Here's a classic Sunday scenario: going to see an animal at the zoo. Except this time, the zoo is actually inside the Melrose Trading Post, a Sunday flea market held at Fairfax High School, and the animal is an eccentric artist. That's the idea behind experimental gallery Mastodon Mesa's new collaboration with the Trading Post, called Zōo.
Every Sunday, an artist will create a habitat for themselves in the morning and work in it throughout the day, attracting curious Trading Post-goers. Zōo began on September 4 with a one-month residency by graphic artist Tara Milch; it will continue over the next twelve months, and feature just as many artists and other undefinable makers-of-stuff.
“When zoo designers create habitats for animals, they analyze the animal's habits and needs, and try to reproduce an environment that responds to those needs as best they can,” says Mya Stark, co-founder and director of Mastodon Mesa. “So, what environment would you need if you were your own singular species?”
If Stark were a species, she'd be a tropical bird: fast-talking, colorful, and flying around from idea to wacky idea. As it is, she's a gallery curator whose innovative shows have included a “touching show” (in which various artists imagined ways of communicating that involved touch rather than speech) and a “call-and-response” show, which included an infamous parrot live action role-playing incident. It turns out that the owners of Mastodon Mesa's old gallery space didn't appreciate dozens of gallerygoers role-playing parrots. Stark found herself packing up boxes the next day.
Without any future plans for the gallery, Stark — who is also the director of development and outreach at Cinefamily — then met with organizers at the Greenway Arts Alliance, an arts non-profit on the campus of Fairfax High School, as part of her day job. When she told them about Mastodon Mesa, they invited Stark to organize a show at the Melrose Trading Post and let her imagination run wild. Finally, Zōo was born.
Right now, it looks as though the show will feature a number of eclectic L.A. creators, not all of them visual artists. The first one up was Milch, comic book author, illustrator, and member of the Paw Paw club. Her habitat is pretty simple. “I'm recreating my little room there. A chair, and all my favorite books, and figurines around my room to make my favorite habitat, and I'm just drawing comics,” she said at the time. Her fun animal facts, posted on a sign next to her tent, included the facts that “her favorite pokemons are Togepi, Jigglypuff, Eevee, and Mawile” and that “she can be seen drinking a glass of milky maté everyday.”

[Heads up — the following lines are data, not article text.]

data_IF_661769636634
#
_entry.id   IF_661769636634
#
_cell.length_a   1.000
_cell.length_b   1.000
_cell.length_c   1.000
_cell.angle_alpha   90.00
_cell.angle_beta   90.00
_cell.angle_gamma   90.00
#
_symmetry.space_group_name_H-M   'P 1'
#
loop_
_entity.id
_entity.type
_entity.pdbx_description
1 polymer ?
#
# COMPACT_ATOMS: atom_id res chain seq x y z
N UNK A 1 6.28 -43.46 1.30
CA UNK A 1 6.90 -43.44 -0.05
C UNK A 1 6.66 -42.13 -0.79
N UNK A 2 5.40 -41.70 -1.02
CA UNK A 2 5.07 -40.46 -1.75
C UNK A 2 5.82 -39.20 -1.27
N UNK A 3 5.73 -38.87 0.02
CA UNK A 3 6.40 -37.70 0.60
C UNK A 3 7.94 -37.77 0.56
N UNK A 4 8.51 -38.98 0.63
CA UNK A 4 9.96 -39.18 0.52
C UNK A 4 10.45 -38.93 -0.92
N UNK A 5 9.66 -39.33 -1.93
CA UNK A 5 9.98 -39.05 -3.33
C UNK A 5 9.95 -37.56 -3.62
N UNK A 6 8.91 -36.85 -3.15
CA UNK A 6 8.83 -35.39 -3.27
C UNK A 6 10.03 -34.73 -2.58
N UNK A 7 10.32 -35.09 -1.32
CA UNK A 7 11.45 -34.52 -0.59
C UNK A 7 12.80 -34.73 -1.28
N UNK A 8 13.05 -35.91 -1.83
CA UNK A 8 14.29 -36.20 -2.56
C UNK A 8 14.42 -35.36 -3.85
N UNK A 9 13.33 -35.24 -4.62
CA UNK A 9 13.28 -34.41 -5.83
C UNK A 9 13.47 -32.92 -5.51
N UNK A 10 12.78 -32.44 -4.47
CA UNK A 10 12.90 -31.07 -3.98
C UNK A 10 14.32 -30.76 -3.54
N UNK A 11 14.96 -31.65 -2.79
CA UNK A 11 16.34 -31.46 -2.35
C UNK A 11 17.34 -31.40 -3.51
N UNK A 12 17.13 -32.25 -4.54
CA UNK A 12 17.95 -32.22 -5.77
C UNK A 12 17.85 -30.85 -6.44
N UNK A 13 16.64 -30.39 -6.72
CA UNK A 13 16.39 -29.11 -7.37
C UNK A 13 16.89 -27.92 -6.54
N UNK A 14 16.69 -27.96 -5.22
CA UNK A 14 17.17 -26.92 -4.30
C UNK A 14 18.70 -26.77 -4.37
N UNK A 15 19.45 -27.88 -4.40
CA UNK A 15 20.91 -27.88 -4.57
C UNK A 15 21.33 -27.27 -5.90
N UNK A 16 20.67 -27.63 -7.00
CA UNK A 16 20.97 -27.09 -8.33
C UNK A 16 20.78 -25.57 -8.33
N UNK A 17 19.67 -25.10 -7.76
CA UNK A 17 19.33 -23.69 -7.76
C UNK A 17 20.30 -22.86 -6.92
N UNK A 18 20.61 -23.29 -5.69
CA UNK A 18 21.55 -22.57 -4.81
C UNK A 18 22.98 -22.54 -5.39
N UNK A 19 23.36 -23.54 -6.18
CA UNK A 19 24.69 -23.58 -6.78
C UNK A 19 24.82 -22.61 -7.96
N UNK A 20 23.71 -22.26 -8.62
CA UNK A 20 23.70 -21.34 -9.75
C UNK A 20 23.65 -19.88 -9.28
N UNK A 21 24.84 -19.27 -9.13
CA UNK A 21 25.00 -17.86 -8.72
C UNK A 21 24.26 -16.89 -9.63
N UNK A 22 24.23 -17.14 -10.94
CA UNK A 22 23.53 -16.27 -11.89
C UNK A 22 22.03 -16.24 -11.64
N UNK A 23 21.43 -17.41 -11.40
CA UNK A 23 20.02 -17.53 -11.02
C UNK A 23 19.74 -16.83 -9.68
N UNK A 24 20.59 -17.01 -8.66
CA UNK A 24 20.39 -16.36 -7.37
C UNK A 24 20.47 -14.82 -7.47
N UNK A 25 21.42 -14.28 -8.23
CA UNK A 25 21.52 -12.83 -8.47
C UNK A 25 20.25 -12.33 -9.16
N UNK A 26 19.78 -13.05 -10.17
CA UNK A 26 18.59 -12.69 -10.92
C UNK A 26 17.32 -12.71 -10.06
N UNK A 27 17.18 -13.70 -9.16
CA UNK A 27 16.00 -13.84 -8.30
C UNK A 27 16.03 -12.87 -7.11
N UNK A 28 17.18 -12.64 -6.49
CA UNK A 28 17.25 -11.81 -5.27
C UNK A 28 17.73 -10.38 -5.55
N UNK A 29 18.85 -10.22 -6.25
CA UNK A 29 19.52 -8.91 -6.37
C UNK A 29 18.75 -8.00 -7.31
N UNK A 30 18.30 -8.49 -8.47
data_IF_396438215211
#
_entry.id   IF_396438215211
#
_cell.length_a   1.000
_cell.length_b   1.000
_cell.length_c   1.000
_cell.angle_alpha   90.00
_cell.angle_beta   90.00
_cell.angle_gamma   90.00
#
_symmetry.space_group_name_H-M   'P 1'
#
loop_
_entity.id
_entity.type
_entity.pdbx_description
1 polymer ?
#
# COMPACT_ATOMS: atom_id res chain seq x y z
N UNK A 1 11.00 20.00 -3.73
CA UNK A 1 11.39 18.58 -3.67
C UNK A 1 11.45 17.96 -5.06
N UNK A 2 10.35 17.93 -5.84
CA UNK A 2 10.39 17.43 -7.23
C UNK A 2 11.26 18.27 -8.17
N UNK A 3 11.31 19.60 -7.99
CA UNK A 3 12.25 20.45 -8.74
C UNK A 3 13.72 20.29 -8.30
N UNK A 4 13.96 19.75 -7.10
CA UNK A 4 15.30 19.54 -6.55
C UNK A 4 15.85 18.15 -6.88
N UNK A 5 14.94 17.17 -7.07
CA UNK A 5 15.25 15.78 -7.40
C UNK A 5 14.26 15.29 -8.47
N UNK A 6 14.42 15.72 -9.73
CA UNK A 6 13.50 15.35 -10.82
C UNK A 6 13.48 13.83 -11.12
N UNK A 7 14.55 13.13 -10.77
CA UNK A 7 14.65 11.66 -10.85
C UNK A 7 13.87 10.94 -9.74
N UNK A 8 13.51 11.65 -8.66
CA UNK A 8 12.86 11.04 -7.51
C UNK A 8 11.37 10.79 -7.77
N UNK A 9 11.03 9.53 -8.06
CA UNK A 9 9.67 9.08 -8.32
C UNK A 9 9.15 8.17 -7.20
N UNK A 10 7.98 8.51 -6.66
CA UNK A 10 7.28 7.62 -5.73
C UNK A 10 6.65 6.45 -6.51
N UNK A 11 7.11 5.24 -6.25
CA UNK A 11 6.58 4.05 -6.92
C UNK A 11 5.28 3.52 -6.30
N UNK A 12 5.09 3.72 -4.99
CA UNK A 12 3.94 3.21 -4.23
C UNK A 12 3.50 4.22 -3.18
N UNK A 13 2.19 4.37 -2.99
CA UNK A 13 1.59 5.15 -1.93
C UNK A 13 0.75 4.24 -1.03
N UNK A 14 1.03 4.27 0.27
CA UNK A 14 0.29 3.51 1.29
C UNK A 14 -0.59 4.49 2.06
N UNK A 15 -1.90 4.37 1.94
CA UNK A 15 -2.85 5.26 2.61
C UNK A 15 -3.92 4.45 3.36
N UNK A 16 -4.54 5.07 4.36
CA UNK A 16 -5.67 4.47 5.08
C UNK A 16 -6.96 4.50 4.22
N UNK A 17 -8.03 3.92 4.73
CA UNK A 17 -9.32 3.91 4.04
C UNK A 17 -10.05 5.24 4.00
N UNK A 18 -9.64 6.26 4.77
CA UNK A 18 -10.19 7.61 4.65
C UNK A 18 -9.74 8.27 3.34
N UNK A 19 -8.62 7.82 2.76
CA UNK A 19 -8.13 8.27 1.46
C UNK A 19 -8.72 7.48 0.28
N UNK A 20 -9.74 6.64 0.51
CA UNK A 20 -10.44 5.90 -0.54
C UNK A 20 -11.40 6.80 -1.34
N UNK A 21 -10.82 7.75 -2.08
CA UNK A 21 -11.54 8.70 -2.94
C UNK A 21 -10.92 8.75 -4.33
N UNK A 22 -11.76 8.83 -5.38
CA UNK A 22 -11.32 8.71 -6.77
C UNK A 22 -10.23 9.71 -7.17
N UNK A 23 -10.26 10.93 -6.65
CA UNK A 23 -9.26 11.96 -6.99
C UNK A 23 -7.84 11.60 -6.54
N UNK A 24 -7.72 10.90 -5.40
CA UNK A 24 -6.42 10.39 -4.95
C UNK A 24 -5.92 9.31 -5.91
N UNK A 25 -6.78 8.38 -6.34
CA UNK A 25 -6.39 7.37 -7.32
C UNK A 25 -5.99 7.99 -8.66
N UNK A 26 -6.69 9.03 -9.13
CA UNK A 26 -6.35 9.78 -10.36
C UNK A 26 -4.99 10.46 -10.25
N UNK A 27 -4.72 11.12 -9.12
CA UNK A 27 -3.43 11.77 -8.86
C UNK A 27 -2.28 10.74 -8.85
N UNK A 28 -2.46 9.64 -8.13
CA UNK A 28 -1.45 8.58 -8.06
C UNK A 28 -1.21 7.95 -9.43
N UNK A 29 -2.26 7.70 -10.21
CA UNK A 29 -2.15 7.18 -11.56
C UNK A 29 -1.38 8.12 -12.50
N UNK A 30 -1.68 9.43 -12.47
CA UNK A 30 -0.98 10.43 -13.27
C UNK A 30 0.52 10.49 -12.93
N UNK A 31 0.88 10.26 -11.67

Though curious visitors stopped to observe her daily habits, they were hesitant to come inside and visit the artist in her natural habitat. “A lot of people will actually come inside first, and then ask me how much something costs, and I have to explain that nothing in here's for sale. Then they look at me like I'm really strange,” Milch laughed.
Unlike Milch, C. W. Moss, a self-proclaimed “maker and doer,” is planning on actively leading people into his habitat. Moss, who is most well-known for his graphic novel Unicorn Being a Jerk and who frequently dresses in a unicorn suit at events, is going for an interactive approach. “One of the ideas I kind of planned on doing was a Mad Libs take on a personal story,” he explains. “I want people to understand something in their lives they might be uncomfortable with, and talk about it without becoming too volatile. Mad Libs might be able to make it seem fun.”
Are unicorns involved? Moss says, probably not. “With the Mad Libs, I don't think I'll bring Unicorn out, because it's a pretty approachable thing, but if it were a harder sell, I'd bring Unicorn out.” Moss' residency begins in February though, so he's got time to figure things out. “Maybe we'll just end up doing square dance lessons instead,” he says.
Stark hasn't just brought in visual artists and illustrators. Chris Weisbart, a media designer at the Museum of Natural History, recently began his residency in “making cool stuff.” Weisbart, who builds fun, interactive multimedia installations for the museum, and often teaches at Machine Projects, is bringing his technical savoir-faire to Mastodon Mesa. He's working on a haunted house for Fairfax Elementary School, so expect some cool-creepy things from him. In particular, he's been thinking about Disney's Haunted Mansion, on which he teaches a class. “They have this projected head inside a crystal ball, and a statue that talks, so I'd be working on something like that. I thought it would be cool to do that in the round and get people to talk about that stuff,” he says.
Whatever Weisbart ends up making each week, it will definitely be unexpected. A recent weekend's hologram experiments already made Trading Post-goers stop in their tracks. In fact, all of the artists are relishing their role in confusing Melrose Trading Post attendees. Some, like Moss, are looking at their residency as a challenge. “99.9 percent of people will not be at the Melrose Trading Post for Mastodon Mesa, and that's exciting,” he says. Exciting, as long as Zōo attendees behave. “We made a sign that says, 'You can feed the artists, but ask if they're vegetarian first,'” says Stark. So bear that in mind before you try to chuck a tamale in there.
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